Right upper lobe
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The right upper lobe (RUL) is one of three lobes in the right lung. It is separated from the right lower lobe by the oblique fissure and the middle lobe by the horizontal fissure and subdivided into three bronchopulmonary segments.
Location and structure
The right upper lobe lies in the upper aspect of the right hemithorax and contains three bronchopulmonary segments:
Like all the pulmonary lobes, it is lined by visceral pleura which reflects at the pulmonary hilum where it is continuous with the parietal pleura. The right upper lobe bronchus arises from the superolateral wall of the right main bronchus to traverse the right hilum into the right upper lobe.
The lateral part of the posterior segment of the right upper lobe is called the axillary subsegment.
Like all the lobes of the lung, the right upper lobe has dual arterial supply:
deoxygenated blood from the right upper lobar pulmonary artery
oxygenated blood from branches of the right bronchial arteries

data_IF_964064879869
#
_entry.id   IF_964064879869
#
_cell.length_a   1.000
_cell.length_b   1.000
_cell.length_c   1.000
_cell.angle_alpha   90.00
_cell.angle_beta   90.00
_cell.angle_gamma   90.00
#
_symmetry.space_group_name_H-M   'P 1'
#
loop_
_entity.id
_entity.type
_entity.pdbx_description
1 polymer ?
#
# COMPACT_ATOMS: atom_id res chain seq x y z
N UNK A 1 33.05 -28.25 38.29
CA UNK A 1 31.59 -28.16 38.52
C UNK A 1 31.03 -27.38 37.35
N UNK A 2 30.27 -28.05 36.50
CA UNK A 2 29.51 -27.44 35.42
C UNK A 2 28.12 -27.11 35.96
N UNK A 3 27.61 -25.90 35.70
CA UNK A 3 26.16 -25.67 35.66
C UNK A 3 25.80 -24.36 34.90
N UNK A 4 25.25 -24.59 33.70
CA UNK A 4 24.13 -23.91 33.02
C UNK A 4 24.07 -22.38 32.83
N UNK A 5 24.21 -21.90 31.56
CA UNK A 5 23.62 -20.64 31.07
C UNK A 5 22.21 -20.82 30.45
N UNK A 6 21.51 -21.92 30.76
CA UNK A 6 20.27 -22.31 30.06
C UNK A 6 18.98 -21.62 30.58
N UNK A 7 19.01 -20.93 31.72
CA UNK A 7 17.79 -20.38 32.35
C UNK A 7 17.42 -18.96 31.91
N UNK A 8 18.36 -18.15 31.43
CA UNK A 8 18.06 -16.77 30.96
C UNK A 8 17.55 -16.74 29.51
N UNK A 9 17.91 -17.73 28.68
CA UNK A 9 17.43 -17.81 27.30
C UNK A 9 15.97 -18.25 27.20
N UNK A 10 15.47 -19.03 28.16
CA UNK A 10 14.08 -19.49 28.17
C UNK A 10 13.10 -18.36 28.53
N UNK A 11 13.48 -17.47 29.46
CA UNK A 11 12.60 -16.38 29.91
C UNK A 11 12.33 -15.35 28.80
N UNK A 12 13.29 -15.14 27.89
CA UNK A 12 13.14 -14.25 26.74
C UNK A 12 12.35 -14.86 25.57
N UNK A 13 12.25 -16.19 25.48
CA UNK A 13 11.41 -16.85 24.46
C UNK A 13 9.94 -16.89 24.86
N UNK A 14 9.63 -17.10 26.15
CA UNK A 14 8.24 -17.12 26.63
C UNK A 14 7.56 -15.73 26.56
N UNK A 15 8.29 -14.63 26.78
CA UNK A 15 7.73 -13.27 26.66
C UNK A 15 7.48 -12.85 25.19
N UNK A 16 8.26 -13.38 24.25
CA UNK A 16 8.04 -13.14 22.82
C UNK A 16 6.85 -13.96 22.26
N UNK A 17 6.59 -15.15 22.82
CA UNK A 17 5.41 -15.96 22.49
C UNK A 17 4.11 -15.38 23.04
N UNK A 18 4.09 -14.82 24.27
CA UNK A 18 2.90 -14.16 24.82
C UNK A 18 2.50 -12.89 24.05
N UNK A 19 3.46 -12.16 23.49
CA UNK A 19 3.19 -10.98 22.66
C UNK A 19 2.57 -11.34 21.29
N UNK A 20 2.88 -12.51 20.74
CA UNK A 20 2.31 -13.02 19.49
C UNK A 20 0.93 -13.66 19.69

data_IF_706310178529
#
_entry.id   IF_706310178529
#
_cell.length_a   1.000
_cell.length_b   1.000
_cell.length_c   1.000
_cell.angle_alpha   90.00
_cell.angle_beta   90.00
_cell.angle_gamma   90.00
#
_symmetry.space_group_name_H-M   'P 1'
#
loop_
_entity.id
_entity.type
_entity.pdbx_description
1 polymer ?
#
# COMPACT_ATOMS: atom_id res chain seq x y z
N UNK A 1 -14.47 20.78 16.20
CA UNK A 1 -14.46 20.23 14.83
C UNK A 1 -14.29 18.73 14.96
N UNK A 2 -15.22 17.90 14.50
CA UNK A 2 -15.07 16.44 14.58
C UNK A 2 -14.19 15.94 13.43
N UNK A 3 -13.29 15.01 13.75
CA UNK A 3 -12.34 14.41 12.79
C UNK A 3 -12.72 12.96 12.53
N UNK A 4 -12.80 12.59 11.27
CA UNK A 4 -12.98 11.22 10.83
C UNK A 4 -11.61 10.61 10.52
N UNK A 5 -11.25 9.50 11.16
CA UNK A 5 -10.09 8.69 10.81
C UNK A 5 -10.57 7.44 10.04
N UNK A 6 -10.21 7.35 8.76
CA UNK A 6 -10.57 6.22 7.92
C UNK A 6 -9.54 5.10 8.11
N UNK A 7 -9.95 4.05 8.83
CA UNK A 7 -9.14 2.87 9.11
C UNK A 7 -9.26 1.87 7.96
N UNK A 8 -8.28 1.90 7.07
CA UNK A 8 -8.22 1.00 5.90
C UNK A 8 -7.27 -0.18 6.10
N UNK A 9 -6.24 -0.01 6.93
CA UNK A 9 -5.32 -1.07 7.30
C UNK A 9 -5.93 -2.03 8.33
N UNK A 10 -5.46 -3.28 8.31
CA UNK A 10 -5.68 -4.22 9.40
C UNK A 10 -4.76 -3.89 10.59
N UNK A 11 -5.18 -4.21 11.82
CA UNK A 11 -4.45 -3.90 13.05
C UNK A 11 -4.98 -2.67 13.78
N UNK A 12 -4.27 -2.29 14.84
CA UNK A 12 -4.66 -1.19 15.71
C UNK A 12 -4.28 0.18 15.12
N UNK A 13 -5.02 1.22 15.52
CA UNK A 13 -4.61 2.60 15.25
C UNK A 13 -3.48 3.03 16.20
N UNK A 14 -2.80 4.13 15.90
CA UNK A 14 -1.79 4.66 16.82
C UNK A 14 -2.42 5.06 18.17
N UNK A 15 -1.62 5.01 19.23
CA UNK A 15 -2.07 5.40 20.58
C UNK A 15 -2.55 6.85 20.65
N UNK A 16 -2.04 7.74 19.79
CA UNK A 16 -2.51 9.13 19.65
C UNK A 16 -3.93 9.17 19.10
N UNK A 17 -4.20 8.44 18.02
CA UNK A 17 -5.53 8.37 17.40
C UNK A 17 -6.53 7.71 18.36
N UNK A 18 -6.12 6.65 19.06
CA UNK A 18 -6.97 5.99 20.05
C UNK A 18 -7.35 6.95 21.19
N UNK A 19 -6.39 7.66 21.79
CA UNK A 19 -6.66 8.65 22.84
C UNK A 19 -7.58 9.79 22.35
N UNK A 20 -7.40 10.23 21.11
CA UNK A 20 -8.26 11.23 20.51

Venous drainage of newly oxygenated blood is via the right superior pulmonary vein into the left atrium.
Right bronchial veins drain into the azygos vein.
The superficial subpleural lymphatic plexus drains the lung parenchyma and visceral pleura to the bronchopulmonary (hilar) lymph nodes in the hilum.
The deep bronchopulmonary lymphatic plexus (in the bronchial submucosa and peribronchial interstitium) drains the root of the lung to hilar lymph nodes in the hilum.
The hilar lymph nodes then drain to the tracheobronchial lymph nodes.
Innervation is derived from the pulmonary plexus:
parasympathetic fibers from the vagus nerve (CN X)
sympathetic fibers from the paravertebral sympathetic trunks